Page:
Brown 'totally against' laws allowing assisted suicide
Prime Minister Gordon Brown today set himself firmly against any relaxation of the law on assisted suicide.
Mr Brown said that he was not prepared to create any legislation which might put vulnerable people under pressure to agree to end their own lives. The law should make "absolutely clear" it recognises the value of human life, he said.
Recent months have seen mounting calls for a change in the law in the wake of a series of cases of British people who have travelled to Switzerland to die.
At present, the law makes it a criminal offence to "aid, abet, counsel or procure" someone else's suicide.
But the Director of Public Prosecutions decided earlier this month not to charge the parents of Daniel James, who accompanied their 23-year-old tetraplegic son to the Dignitas clinic in Zurich to allow him to die.
Also this month, the last moments of terminally-ill Craig Ewert as he underwent assisted suicide at the clinic were shown on British TV.
Mr Brown has previously made clear his personal opposition to any change in the law on assisted suicide.
In an interview broadcast this morning on BBC Radio 4's Today, the Prime Minister was asked by Roman Catholic Cardinal Cormac Murphy-O'Connor - acting as guest editor of the programme - whether he would support laws to permit euthanasia or assisted suicide.
Mr Brown responded: "I am totally against laws on that... It is not really for us to create any legislation that would put pressure on people to feel they had to offer themselves because they were causing trouble to a relative or anyone else.
"I think we have got to make it absolutely clear that the importance of human life is recognised."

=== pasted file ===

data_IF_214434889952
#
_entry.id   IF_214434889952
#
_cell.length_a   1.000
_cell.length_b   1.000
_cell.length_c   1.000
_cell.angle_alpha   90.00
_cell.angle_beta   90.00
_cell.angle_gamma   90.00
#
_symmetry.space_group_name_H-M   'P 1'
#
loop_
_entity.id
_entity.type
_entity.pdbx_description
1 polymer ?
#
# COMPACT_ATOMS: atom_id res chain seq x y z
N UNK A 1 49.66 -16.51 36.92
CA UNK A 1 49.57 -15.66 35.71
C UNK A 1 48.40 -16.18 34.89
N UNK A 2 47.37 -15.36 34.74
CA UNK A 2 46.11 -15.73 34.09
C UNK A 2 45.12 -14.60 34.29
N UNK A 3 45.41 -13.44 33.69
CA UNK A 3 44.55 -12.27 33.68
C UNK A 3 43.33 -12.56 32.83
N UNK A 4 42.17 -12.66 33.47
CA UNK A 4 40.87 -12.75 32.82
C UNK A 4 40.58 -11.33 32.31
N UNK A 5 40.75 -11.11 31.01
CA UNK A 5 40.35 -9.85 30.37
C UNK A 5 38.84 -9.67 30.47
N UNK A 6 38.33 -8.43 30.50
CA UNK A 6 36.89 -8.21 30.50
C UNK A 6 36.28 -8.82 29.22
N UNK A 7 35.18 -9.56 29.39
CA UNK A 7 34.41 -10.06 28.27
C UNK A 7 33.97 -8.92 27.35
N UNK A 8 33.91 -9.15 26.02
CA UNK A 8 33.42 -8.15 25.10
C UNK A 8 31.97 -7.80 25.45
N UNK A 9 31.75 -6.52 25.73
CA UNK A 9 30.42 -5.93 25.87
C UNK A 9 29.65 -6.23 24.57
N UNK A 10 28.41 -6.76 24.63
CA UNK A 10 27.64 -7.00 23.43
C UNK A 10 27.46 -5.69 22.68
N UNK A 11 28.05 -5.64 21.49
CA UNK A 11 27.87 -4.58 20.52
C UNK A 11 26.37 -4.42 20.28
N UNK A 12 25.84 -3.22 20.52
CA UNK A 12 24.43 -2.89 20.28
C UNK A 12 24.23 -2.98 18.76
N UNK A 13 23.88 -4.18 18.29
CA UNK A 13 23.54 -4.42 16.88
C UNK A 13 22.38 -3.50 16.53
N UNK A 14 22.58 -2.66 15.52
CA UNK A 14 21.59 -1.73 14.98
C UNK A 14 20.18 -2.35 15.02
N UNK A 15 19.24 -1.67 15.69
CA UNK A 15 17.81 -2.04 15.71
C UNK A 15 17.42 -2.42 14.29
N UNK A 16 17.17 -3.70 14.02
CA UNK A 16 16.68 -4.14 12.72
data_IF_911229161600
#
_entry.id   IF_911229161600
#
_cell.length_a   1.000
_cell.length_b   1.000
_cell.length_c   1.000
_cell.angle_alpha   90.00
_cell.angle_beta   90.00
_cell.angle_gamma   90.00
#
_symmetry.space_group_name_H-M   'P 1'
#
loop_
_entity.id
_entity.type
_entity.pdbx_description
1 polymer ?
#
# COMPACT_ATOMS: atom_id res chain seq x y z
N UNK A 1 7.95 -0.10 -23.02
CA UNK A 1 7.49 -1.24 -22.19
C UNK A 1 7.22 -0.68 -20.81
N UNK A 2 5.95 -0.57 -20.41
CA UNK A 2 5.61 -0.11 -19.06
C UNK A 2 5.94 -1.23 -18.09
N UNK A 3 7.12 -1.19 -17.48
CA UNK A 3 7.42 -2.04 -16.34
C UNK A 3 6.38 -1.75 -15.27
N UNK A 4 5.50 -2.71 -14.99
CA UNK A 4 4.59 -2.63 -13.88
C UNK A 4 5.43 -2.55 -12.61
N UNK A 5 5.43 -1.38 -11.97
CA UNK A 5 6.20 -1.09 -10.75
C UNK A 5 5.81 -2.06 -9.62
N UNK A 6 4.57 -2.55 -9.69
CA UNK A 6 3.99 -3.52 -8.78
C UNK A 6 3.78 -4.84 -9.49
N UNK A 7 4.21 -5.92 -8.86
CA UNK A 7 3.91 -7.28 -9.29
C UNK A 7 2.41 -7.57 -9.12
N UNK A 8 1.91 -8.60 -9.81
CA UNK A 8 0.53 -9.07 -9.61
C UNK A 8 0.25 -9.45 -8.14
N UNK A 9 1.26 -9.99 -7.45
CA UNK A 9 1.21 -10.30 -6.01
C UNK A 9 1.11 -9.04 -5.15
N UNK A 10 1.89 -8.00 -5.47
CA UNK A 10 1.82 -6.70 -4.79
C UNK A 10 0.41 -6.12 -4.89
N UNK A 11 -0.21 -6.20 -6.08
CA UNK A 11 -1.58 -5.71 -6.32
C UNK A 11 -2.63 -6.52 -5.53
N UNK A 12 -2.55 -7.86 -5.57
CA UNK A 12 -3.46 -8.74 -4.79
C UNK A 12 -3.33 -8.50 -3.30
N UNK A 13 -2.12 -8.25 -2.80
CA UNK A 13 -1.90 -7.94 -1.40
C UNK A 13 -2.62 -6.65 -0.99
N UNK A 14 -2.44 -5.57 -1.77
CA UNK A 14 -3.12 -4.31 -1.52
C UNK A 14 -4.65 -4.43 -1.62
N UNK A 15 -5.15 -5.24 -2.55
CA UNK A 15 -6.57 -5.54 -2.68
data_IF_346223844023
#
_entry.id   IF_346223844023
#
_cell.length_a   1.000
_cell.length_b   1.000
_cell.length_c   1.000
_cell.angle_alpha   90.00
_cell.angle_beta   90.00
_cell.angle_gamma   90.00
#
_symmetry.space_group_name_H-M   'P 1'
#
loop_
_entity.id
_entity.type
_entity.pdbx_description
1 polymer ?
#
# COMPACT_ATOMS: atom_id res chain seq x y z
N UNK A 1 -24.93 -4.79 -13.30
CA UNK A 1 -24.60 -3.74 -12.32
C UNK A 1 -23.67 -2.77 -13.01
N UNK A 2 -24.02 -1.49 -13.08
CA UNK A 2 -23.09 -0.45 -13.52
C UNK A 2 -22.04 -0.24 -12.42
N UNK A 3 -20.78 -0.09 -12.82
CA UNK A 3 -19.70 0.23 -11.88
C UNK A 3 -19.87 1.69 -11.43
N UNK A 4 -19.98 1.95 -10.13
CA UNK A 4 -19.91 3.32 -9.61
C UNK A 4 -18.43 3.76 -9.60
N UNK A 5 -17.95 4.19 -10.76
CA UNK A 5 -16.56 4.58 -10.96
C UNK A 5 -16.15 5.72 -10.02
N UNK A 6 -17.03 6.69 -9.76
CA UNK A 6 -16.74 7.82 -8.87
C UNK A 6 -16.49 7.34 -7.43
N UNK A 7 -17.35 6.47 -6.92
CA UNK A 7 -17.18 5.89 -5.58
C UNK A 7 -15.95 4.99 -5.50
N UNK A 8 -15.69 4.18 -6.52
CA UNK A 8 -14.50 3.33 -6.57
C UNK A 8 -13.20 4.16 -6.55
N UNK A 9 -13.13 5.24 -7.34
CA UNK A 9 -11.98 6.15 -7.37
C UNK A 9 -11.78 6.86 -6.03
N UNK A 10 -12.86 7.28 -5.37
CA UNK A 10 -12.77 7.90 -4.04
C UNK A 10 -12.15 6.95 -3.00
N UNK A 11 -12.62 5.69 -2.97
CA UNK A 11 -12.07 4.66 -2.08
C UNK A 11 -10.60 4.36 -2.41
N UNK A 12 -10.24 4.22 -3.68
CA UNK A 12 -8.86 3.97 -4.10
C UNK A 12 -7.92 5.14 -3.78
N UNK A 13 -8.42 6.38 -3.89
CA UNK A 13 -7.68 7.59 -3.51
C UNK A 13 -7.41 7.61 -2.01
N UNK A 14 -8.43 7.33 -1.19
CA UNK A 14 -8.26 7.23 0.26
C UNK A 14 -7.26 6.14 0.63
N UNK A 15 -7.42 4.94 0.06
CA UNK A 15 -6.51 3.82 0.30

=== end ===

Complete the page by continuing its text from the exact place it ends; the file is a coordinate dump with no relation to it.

Mr Brown also told the Cardinal that the current economic crisis had made clear the need for a moral dimension to capitalism.
"This is the lesson that I think has come home through this crisis over the last year," said the PM. "Yes, we believe in free markets, but we don't believe in value-free markets.
"It is quite an important point that successful economies and societies are built on recognising that there are strong values that are absolutely crucial to their success - the value of hard work, taking responsibility, being enterprising but not taking irresponsible risks at the expense of other people.
"I think people are starting to realise - perhaps in a way that wasn't possible when we had all these debates a few years ago - that we are also a global society and we can't solve the problems of global financial markets without having co-operation between different countries to achieve it.
"That is why, when we host the G20 meeting in London in April, it is my wish that all countries will subscribe to a shared programme of taking action to sort out the abuses in the financial system, but also to co-operate together to create growth and jobs."
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